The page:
Please find below some frequently asked questions, but also feel free to get in touch directly if you have other questions not answered here or on these webpages.


Tell me about psychiatry training here…

Postgraduate psychiatry training in the UK normally follows the Foundation Year programme, and usually consists of 3 years core training followed by 3 years specialist higher training.  There is further information on these webpages, but usually core training will consist of six 6 monthly posts that will include a wide range of experience in patient groups and settings.  Higher training is then in one of several specialties – Adult psychiatry (the largest, generally seeing people between the ages of around 18 to 65), Older Peoples’ psychiatry, Forensic, Child and Adolescent psychiatry, Learning disability psychiatry and Medical Psychotherapy.  Higher trainees will spend around 9-12 months in each post.

Core Psychiatry training in the East of England consists of rotations within the various NHS Trusts (this minimizes travel and accommodation issues for trainees), and some of the larger higher training rotations similarly.  The smaller higher trainee rotations might have posts in several trusts but these are often organised to help trainees manage travel etc.

There is further information on the webpages here, and also at the Royal College of Psychiatrists.


How do I apply either from the UK or overseas ?

Applications for training posts are through a national process, with the larger group of trainees beginning in August each year, and a smaller group in February.  The application process begins early however so don’t leave things too late.  Further details of the timetable and requirements can be found here.

Psychiatry in the UK has a relatively high number of overseas applicants, who bring a wide breadth of experience to their training.  Applicants from overseas can face several hurdles including GMC registration etc.  Please also see the requirements for demonstrating Foundation Year competencies on the recruitment webpage above.  This usually requires some planning on how to demonstrate this if you are not coming from a Foundation Year programme.

We are also welcoming of trainees who might need to be working part time.  There is further information on eligibility and the application process on these pages here.

Allocations to specific training programmes are based on preference expressed in the application process and the application scoring.

Feel free to get in touch with people on this website if you have further questions (see the links on the right for contact details).

Where can I get help or support ?

Don’t worry – there is plenty of help and support available if you have questions or specific issues at the moment.

If you are a current trainee then your educational supervisor, local tutor or training programme director may be in the best position to help you.  The Deanery runs a Professional Support Unit who may be able to assist with wider issues (link here).  The Royal College of Psychiatrists also has a support service and there are details available here (link).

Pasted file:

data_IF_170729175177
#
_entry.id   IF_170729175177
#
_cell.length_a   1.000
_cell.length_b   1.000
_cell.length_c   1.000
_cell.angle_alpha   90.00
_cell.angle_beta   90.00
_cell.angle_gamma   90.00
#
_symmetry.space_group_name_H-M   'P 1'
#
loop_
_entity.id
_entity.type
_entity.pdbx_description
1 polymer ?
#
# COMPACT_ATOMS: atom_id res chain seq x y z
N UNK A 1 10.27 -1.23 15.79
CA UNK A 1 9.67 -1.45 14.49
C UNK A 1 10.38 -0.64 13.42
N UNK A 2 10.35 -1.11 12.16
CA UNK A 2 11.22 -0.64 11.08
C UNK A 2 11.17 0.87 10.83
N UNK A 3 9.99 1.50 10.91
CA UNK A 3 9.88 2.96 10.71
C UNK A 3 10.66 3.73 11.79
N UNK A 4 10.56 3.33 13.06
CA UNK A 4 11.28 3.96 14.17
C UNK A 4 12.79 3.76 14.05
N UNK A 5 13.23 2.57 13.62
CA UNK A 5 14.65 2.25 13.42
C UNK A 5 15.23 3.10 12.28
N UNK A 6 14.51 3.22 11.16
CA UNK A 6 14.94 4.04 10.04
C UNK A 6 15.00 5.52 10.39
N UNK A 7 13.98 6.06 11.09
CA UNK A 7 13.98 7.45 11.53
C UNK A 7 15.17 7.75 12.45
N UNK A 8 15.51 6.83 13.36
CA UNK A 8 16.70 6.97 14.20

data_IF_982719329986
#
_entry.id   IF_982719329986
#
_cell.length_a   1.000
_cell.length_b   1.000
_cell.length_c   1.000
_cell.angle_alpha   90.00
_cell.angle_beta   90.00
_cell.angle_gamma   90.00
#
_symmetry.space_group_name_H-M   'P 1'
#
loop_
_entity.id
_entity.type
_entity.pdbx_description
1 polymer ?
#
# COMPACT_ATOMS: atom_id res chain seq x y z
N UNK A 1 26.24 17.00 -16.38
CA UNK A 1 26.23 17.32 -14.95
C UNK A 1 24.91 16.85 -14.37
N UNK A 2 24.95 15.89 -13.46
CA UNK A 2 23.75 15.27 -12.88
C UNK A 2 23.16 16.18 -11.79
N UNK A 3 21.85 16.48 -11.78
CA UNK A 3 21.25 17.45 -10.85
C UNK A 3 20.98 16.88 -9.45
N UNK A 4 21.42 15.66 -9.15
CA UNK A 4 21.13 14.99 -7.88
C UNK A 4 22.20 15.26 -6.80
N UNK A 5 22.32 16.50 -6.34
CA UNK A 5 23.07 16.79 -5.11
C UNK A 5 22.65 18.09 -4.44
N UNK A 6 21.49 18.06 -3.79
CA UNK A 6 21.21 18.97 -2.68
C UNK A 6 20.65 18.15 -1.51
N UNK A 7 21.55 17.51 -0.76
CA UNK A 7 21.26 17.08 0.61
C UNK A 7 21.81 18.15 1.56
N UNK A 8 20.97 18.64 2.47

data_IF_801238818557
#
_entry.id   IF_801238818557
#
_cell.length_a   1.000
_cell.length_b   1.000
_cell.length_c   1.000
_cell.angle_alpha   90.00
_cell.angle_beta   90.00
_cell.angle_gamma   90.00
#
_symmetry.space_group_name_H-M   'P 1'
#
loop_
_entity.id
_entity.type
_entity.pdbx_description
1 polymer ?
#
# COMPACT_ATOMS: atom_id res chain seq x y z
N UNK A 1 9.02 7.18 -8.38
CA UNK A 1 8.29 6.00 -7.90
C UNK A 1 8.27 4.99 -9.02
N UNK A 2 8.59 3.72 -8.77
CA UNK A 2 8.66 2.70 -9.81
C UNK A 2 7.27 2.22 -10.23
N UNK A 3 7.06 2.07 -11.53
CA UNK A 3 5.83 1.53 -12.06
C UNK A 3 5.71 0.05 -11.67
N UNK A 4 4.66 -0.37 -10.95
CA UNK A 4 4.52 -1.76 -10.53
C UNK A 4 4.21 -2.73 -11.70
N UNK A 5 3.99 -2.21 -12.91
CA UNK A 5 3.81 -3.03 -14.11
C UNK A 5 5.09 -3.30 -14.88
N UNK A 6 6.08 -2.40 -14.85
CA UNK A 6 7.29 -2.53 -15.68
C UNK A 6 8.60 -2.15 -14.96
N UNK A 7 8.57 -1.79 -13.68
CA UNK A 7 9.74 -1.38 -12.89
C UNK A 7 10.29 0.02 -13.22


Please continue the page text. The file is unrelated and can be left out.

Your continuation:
Please ensure you look after your own health.  You should be registered with a GP and if you run into health problems they will know how to help.  Mental health problems are common in the population; doctors are not exempt from this but doctors working in mental health can still have unrealistic expectations of themselves or find it hard to know where to get help.  Your GP will be very important in this, and your employer will have access to Occupational Health and often other options (such as counselling services).

If you are not yet a trainee with us and need some advice about applying or have questions about training please feel free to get in touch (contact details available from the buttons on the right).

If you are here looking for information and guidance about mental health, then I would suggest the NHS website, or the Royal College website.


How is the region organised ?

Core training typically occurs through a rotation one of the NHS Trusts that provides mental health services in the region (though some of the larger Trusts might have 2 different rotations).  The current core training schemes are Bedfordshire and Luton, Cambridgeshire,  Essex (with rotations in the north and south), Norfolk and Suffolk (with two rotations but some flexibility for moving between), and Hertfordshire.  There is further information in the buttons on the right.

Higher trainees might stay within a Trust (for example for General Adult higher training) or move between trusts.  There are also some posts that are available for internal competition that can lead to specialist endorsements (such as liaison, substance misuse, rehabilitation psychiatry).

There are contact details for each of the programme directors available here.


When is my ARCP and should I have received an email yet ?

This is a common question, but hopefully the new information on the ARCP pages (click here) helps to answer this.